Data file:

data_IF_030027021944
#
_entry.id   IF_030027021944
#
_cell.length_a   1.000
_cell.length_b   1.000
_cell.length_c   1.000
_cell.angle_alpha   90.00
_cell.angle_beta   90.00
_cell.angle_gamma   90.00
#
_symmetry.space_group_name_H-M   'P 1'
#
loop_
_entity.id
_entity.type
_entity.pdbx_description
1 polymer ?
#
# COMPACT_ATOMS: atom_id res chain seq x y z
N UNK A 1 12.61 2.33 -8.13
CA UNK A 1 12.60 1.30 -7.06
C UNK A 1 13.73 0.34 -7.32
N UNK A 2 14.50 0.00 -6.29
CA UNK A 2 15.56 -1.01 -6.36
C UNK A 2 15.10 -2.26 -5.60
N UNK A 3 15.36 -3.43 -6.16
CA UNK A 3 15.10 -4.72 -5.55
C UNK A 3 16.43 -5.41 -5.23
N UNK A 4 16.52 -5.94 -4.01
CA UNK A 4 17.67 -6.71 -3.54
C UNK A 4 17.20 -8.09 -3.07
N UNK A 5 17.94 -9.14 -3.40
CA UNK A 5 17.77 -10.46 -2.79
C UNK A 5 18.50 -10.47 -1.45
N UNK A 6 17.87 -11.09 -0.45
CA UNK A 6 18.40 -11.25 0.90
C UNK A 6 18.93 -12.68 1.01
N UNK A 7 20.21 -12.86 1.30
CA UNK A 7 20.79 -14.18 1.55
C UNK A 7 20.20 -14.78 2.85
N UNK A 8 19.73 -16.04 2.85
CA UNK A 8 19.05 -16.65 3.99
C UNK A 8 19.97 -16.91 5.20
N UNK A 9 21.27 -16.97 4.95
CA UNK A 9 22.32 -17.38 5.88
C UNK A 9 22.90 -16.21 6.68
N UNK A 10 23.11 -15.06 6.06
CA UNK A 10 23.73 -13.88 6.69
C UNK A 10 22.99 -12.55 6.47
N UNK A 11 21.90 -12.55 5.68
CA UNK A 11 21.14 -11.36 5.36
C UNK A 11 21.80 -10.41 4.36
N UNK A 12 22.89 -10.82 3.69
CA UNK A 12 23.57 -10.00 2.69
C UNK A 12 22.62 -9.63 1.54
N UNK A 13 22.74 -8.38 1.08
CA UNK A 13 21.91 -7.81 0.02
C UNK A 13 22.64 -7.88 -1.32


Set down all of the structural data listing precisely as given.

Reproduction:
data_IF_030027021944
#
_entry.id   IF_030027021944
#
_cell.length_a   1.000
_cell.length_b   1.000
_cell.length_c   1.000
_cell.angle_alpha   90.00
_cell.angle_beta   90.00
_cell.angle_gamma   90.00
#
_symmetry.space_group_name_H-M   'P 1'
#
loop_
_entity.id
_entity.type
_entity.pdbx_description
1 polymer ?
#
# COMPACT_ATOMS: atom_id res chain seq x y z
N UNK A 1 12.61 2.33 -8.13
CA UNK A 1 12.60 1.30 -7.06
C UNK A 1 13.73 0.34 -7.32
N UNK A 2 14.50 0.00 -6.29
CA UNK A 2 15.56 -1.01 -6.36
C UNK A 2 15.10 -2.26 -5.60
N UNK A 3 15.36 -3.43 -6.16
CA UNK A 3 15.10 -4.72 -5.55
C UNK A 3 16.43 -5.41 -5.23
N UNK A 4 16.52 -5.94 -4.01
CA UNK A 4 17.67 -6.71 -3.54
C UNK A 4 17.20 -8.09 -3.07
N UNK A 5 17.94 -9.14 -3.40
CA UNK A 5 17.77 -10.46 -2.79
C UNK A 5 18.50 -10.47 -1.45
N UNK A 6 17.87 -11.09 -0.45
CA UNK A 6 18.40 -11.25 0.90
C UNK A 6 18.93 -12.68 1.01
N UNK A 7 20.21 -12.86 1.30
CA UNK A 7 20.79 -14.18 1.55
C UNK A 7 20.20 -14.78 2.85
N UNK A 8 19.73 -16.04 2.85
CA UNK A 8 19.05 -16.65 3.99
C UNK A 8 19.97 -16.91 5.20
N UNK A 9 21.27 -16.97 4.95
CA UNK A 9 22.32 -17.38 5.88
C UNK A 9 22.90 -16.21 6.68
N UNK A 10 23.11 -15.06 6.06
CA UNK A 10 23.73 -13.88 6.69
C UNK A 10 22.99 -12.55 6.47
N UNK A 11 21.90 -12.55 5.68
CA UNK A 11 21.14 -11.36 5.36
C UNK A 11 21.80 -10.41 4.36
N UNK A 12 22.89 -10.82 3.69
CA UNK A 12 23.57 -10.00 2.69
C UNK A 12 22.62 -9.63 1.54
N UNK A 13 22.74 -8.38 1.08
CA UNK A 13 21.91 -7.81 0.02
C UNK A 13 22.64 -7.88 -1.32